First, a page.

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90s Slang You Should Know


[uhngk-choo-uh s] /ˈʌŋk tʃu əs/
characterized by excessive piousness or moralistic fervor, especially in an affected manner; excessively smooth, suave, or smug.
of the nature of or characteristic of an unguent or ointment; oily; greasy.
having an oily or soapy feel, as certain minerals.
Origin of unctuous
1350-1400; Middle English < Medieval Latin ūnctuōsus, equivalent to Latin ūnctu(s) act of anointing (ung(uere) to smear, anoint + -tus suffix of v. action) + -ōsus -ous
Related forms
unctuously, adverb
unctuousness, unctuosity
[uhngk-choo-os-i-tee] /ˌʌŋk tʃuˈɒs ɪ ti/ (Show IPA),
noun Unabridged
Based on the Random House Dictionary, © Random House, Inc. 2017.
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Examples from the Web for unctuous
Contemporary Examples
Historical Examples
  • The monk thereupon goes into a long and unctuous discourse on all the sad evils to Christendom of a conclave so prolonged.

  • "Good-evening, Marta," boomed the clergyman's unctuous tones.

  • Various specialists, who cared for the health and beauty of her body, had entered and made their unctuous exits.

    The Fighting Chance Robert W. Chambers
  • The old man sat there, as solemn and unctuous as ever he had in his pew at church.

    Americans All Various
  • Mr. Tweedle had come to the desk and offered his hand in his usual conciliatory and unctuous manner.

    That Fortune Charles Dudley Warner
  • A voice, which was unctuous and insinuative, emanated from the figure.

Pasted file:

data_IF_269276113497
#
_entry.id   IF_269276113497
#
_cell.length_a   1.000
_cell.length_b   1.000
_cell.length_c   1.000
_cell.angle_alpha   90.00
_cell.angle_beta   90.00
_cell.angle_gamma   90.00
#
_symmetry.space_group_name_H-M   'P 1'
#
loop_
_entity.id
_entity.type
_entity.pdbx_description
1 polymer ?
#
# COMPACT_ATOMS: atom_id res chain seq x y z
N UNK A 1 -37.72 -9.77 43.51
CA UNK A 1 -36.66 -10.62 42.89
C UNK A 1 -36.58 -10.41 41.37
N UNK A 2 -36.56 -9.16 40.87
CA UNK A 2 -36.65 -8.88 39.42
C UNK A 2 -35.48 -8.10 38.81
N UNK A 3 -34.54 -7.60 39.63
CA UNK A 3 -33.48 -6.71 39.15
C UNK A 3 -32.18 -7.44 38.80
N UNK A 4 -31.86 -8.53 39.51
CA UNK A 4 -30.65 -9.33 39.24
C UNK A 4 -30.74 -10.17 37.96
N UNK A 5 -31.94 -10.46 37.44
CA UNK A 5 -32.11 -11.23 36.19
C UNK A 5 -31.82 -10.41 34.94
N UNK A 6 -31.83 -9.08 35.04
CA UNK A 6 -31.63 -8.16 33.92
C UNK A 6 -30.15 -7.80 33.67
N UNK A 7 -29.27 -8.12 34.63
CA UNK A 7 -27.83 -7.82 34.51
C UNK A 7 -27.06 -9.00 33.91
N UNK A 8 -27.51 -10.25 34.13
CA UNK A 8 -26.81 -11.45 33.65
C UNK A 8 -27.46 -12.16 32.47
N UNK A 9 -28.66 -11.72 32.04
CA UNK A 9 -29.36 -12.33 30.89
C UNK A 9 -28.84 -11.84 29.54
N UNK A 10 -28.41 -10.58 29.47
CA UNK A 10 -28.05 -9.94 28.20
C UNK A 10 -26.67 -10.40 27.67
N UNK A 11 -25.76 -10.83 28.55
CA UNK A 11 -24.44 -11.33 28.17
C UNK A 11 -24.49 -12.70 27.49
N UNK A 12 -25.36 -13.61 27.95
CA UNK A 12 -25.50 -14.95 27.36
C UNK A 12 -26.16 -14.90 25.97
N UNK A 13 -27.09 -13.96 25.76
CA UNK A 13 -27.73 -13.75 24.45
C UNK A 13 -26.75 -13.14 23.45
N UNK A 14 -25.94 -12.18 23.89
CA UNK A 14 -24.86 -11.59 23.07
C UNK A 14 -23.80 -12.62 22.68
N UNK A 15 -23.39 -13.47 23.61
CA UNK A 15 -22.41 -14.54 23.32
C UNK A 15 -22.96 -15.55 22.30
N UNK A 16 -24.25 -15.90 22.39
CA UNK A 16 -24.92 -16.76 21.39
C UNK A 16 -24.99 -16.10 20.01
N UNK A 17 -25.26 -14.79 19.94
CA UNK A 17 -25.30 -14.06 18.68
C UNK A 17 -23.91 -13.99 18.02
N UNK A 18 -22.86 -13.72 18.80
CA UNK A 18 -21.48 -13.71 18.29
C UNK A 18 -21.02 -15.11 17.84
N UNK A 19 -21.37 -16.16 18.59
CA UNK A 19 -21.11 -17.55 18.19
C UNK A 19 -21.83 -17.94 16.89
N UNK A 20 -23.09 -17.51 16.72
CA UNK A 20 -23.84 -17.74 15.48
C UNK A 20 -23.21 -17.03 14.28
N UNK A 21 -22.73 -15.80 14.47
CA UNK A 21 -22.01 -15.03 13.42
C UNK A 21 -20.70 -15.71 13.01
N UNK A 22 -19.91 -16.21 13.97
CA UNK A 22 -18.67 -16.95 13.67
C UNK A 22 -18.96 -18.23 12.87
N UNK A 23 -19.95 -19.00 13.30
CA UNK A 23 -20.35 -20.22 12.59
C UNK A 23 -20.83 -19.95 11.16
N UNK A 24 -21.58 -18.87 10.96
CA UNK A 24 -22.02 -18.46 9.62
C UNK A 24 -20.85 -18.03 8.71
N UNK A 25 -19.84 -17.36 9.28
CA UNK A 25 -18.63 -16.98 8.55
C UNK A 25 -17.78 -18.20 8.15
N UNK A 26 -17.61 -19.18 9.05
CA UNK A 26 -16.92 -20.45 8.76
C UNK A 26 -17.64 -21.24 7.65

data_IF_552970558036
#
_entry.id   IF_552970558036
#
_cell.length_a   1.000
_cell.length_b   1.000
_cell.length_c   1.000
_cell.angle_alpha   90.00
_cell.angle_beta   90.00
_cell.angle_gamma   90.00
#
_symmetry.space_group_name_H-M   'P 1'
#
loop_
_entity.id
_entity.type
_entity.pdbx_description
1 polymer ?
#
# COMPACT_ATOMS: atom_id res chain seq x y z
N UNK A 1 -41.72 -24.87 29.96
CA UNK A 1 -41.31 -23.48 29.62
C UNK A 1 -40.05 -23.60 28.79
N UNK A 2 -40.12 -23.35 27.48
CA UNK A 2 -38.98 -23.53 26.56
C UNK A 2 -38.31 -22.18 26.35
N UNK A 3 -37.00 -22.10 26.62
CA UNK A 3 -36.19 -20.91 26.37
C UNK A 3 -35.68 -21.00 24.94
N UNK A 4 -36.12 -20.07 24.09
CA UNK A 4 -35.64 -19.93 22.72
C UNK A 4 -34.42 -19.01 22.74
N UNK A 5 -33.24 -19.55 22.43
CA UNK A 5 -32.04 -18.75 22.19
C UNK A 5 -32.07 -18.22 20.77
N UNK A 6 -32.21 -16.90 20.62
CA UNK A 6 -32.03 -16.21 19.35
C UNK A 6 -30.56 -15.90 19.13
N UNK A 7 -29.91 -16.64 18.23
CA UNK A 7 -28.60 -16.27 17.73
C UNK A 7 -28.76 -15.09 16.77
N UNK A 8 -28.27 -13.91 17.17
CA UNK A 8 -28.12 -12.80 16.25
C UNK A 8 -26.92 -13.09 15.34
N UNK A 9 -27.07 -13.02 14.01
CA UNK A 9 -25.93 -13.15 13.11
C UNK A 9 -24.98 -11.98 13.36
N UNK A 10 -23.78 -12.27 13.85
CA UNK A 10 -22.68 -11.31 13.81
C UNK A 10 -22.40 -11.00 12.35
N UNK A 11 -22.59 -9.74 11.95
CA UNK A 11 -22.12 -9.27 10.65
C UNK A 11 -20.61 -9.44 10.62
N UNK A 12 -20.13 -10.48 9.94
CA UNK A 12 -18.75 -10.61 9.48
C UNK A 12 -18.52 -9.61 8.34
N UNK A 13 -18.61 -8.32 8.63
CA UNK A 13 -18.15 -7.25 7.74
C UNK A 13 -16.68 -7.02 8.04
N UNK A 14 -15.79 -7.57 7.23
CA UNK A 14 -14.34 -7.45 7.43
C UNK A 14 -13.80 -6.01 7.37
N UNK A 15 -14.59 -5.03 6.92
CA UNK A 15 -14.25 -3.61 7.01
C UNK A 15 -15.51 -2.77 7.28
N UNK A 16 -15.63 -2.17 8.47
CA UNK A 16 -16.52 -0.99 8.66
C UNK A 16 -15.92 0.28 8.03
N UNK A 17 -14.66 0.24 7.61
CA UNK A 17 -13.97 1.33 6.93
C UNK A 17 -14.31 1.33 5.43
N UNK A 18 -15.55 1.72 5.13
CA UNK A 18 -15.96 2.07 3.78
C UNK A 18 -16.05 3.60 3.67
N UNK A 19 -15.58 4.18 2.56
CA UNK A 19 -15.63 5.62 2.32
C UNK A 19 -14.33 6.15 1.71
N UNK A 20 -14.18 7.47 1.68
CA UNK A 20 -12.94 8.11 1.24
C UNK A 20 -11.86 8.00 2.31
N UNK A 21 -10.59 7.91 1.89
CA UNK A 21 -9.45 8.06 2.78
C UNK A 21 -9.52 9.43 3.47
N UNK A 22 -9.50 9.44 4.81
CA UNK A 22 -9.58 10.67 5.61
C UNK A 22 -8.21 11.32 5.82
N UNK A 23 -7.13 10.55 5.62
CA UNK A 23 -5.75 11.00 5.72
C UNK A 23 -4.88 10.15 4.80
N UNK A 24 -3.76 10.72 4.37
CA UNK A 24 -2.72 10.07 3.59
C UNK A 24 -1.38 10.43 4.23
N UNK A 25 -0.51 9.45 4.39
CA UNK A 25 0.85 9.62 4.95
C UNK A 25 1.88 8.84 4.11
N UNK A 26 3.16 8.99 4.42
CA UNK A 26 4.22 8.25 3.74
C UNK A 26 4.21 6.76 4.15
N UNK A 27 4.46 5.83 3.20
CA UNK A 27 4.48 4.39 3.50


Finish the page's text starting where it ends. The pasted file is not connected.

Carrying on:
The Black Bag Louis Joseph Vance
  • If the mare won in the coming struggle he claimed her as his own with tears of unctuous joy.

    Boy Woodburn Alfred Ollivant
British Dictionary definitions for unctuous


slippery or greasy
affecting an oily charm
Derived Forms
unctuosity (ˌʌŋktjʊˈɒsɪtɪ), unctuousness, noun
unctuously, adverb
Word Origin
C14: from Medieval Latin unctuōsus, from Latin unctum ointment, from ungere to anoint
Collins English Dictionary - Complete & Unabridged 2012 Digital Edition
© William Collins Sons & Co. Ltd. 1979, 1986 © HarperCollins
Publishers 1998, 2000, 2003, 2005, 2006, 2007, 2009, 2012
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Word Origin and History for unctuous

late 14c., "oily," from Old French unctueus, from Medieval Latin unctuosus "greasy," from Latin unctus "act of anointing," from past participle stem of unguere "to anoint" (see unguent).

Figurative sense of "blandly ingratiating" is first recorded 1742, perhaps in part with a literal sense, but in part a sarcastic usage from unction in the meaning "deep spiritual feeling" (1690s), such as comes from having been anointed in the rite of unction. Related: Unctuously; unctuousness.

Online Etymology Dictionary, © 2010 Douglas Harper
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unctuous in Medicine

unctuous unc·tu·ous (ŭngk'chōō-əs)
Containing or composed of oil or fat.

unc'tu·ous·ness or unc'tu·os'i·ty (-ŏs'ĭ-tē) n.
The American Heritage® Stedman's Medical Dictionary
Copyright © 2002, 2001, 1995 by Houghton Mifflin Company. Published by Houghton Mifflin Company.
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